Americans of a certain age who follow politics and policy closely still have vivid memories of the 2000 election — bad memories, and not just because the man who lost the popular vote somehow ended up in office. For the campaign leading up to that end game was nightmarish too. [NY Times]

Metcalfe County magistrates approved on second reading Tuesday during a special-called meeting the county’s alcohol ordinance. [Glasgow Daily Times]

Refugees can be an economic boost, not burden, to the communities that host them, a new study by the United Nations concludes. [Click the Clicky]

On International Overdose Awareness Day, the U.S. Department of Health and Human Services announced $53 million in funding to 44 states, four tribes and Washington, D.C., to improve access to treatment for opioid use disorders, reduce opioid related deaths and strengthen drug misuse prevention efforts. [Richmond Register]

What does it mean to be a Republican? For generations, the answer had been clear: A belief in individual liberty. Free markets. Strong national defense. But what does it mean to be a Republican today? With Donald Trump as the party’s new standard-bearer, it’s impossible to say. [Dallas Morning News]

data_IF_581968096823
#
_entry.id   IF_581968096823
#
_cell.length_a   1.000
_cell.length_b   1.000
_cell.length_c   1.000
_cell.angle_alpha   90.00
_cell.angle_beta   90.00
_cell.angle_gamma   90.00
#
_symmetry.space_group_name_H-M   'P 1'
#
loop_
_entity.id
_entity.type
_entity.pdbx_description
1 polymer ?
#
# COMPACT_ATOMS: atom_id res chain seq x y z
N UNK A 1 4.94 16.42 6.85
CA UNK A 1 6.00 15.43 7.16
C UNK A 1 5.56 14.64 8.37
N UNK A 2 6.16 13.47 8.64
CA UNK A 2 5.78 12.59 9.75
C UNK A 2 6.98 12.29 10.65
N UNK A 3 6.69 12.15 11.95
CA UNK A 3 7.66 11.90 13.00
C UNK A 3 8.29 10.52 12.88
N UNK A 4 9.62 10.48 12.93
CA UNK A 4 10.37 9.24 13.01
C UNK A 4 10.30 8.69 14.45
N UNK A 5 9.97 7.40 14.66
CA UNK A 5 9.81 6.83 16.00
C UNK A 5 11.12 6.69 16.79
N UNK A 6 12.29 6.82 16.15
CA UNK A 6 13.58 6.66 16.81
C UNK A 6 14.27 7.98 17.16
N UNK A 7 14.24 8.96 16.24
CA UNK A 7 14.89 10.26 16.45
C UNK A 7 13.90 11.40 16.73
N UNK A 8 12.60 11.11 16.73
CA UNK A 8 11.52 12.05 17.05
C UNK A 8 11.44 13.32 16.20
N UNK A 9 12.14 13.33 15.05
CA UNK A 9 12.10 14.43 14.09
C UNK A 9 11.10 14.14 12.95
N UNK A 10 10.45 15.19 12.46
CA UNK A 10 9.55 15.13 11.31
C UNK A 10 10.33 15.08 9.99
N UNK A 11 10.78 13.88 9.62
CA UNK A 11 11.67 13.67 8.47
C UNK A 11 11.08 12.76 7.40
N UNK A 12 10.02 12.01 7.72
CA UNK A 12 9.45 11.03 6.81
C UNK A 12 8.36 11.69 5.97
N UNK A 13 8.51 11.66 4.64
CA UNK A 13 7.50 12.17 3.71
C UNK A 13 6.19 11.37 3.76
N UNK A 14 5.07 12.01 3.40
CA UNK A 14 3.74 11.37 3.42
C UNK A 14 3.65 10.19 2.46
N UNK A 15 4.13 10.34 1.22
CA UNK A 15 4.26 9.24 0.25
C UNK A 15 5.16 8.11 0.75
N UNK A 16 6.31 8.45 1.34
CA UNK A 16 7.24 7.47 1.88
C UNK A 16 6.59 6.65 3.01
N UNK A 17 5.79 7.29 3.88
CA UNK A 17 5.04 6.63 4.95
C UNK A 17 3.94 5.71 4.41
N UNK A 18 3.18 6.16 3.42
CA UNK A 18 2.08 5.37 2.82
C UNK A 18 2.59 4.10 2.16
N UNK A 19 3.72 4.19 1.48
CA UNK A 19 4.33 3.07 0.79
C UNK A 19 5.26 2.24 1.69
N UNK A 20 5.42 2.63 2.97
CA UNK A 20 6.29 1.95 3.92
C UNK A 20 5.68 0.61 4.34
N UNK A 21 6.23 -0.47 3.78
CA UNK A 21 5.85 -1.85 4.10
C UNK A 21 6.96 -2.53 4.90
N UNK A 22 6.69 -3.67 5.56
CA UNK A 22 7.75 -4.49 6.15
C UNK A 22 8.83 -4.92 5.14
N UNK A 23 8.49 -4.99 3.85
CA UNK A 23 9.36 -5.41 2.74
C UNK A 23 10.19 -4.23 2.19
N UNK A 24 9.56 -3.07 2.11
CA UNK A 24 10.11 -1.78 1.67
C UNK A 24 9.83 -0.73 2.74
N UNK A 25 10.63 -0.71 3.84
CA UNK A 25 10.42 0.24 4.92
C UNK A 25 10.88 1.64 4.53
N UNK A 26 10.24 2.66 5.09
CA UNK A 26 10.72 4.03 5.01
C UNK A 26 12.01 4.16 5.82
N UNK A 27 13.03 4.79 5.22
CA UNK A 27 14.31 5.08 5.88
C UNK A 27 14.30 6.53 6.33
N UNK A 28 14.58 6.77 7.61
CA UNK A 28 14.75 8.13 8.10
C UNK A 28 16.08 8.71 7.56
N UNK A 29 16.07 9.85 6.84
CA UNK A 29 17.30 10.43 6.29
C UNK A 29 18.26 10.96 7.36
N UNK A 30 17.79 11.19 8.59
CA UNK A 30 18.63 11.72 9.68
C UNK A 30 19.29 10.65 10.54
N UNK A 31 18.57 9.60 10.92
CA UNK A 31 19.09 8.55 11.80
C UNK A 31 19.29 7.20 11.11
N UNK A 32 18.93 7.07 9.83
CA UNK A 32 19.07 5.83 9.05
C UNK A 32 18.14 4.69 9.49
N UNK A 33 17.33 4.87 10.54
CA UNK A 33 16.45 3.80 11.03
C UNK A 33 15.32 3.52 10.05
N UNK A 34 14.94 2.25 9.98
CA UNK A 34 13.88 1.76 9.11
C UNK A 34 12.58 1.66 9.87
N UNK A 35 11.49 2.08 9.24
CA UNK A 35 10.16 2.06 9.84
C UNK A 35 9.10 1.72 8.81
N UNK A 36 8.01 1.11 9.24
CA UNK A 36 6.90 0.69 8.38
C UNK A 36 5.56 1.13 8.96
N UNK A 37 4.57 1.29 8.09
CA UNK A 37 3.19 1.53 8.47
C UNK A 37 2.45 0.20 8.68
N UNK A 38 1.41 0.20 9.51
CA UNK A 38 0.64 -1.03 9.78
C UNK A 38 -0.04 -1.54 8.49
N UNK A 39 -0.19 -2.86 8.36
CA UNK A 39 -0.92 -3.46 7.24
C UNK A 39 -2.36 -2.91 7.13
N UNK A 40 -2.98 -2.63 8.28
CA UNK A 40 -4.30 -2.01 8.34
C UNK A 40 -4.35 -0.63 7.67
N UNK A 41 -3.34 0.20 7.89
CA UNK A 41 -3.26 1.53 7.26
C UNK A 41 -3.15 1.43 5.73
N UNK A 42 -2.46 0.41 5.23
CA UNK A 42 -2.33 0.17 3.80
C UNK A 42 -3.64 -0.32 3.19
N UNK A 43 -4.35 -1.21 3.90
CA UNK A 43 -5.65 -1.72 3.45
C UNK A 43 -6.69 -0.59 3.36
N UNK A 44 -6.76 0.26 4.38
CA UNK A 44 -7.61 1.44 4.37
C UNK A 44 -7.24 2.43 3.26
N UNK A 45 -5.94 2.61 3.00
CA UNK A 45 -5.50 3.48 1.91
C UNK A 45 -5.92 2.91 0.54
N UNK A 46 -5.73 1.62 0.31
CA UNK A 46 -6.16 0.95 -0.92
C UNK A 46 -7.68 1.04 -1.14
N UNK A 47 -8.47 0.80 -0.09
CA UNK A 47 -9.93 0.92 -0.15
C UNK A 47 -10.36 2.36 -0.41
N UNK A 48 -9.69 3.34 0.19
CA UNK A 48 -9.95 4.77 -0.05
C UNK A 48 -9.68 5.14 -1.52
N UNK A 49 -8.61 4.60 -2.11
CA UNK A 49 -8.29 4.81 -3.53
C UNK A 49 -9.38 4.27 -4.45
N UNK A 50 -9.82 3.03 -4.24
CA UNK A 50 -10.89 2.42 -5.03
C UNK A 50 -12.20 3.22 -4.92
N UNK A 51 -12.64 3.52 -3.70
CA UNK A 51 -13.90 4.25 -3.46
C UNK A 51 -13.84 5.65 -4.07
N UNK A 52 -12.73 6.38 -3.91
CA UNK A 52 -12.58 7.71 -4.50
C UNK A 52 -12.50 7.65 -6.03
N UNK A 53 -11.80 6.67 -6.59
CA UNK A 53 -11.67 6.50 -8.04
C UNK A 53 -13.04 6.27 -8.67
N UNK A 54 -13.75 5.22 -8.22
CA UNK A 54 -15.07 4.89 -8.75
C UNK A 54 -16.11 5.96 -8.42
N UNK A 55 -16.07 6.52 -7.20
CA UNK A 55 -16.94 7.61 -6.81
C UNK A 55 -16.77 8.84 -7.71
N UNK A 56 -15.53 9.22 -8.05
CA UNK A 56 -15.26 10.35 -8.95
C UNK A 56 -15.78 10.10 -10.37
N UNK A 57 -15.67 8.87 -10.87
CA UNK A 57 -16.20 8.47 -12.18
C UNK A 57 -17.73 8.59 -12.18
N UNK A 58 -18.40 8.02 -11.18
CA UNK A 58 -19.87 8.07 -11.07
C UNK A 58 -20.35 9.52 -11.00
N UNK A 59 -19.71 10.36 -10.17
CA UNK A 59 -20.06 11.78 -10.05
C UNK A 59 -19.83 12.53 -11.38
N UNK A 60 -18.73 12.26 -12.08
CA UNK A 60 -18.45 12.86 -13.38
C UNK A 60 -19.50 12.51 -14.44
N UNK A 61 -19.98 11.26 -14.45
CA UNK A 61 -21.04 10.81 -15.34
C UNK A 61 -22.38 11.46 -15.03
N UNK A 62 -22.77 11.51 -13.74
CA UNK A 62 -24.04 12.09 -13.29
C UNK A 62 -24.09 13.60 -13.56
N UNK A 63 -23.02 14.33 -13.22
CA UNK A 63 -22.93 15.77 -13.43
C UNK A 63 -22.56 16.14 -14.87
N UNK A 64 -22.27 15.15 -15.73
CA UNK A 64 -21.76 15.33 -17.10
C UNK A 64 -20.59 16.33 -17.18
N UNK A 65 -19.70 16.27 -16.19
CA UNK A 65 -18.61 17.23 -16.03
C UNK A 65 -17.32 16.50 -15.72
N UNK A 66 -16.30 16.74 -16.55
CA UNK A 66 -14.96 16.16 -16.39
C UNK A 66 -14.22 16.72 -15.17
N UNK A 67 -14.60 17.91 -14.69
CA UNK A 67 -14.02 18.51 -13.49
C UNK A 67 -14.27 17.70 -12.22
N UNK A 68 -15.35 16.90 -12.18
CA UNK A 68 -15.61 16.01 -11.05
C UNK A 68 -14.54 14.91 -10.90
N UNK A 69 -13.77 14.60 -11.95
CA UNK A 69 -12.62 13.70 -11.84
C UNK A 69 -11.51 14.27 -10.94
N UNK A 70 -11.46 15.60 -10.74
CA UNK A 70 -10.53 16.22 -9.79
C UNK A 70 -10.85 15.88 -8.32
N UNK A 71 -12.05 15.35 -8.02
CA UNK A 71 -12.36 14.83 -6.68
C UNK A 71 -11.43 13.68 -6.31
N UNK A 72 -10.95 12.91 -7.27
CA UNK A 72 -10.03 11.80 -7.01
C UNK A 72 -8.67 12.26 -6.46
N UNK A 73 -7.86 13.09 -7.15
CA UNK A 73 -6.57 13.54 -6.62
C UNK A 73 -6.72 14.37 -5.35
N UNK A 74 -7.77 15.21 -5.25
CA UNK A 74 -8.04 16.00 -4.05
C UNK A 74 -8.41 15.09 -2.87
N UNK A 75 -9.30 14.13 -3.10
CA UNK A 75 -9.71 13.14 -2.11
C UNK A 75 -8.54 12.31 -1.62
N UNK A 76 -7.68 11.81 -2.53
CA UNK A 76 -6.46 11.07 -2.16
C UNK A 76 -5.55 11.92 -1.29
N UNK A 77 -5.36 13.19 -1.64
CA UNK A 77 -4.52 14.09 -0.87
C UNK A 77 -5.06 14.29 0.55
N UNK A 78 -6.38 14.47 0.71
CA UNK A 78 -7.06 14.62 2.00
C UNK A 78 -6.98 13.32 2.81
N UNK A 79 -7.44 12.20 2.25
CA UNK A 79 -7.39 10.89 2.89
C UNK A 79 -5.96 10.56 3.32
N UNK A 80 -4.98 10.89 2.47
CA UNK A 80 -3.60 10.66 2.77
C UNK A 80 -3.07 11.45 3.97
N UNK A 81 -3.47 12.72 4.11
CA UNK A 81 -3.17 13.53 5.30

Morehead State University officially welcomed four new Board of Regents members – Adam Abbott of Buckhorn, Craig Preece of Lovely, Patrick Price of Flemingsburg and Terri S. Walters of Pikeville – Friday, Aug. 26, at its special meeting. [The Morehead News]

Retired coal miners and their congressional allies are shifting into overdrive in their push for Congress to pass legislation shoring up their retirement benefits. [The Hill]

Eric C. Conn’s attorney has filed a notice of compliance last week with court orders imposed Aug. 19 asking that the court be updated on the status of Conn’s malpractice insurance. However, court documents show that a judge’s order allowing Conn’s assets to be unfrozen was based on the incorrect information that Conn did have valid malpractice insurance. [Floyd Chronicle]

Years after the issue was debunked, Donald Trump still refuses to back away from the birther conspiracy he helped fuel. [HuffPo]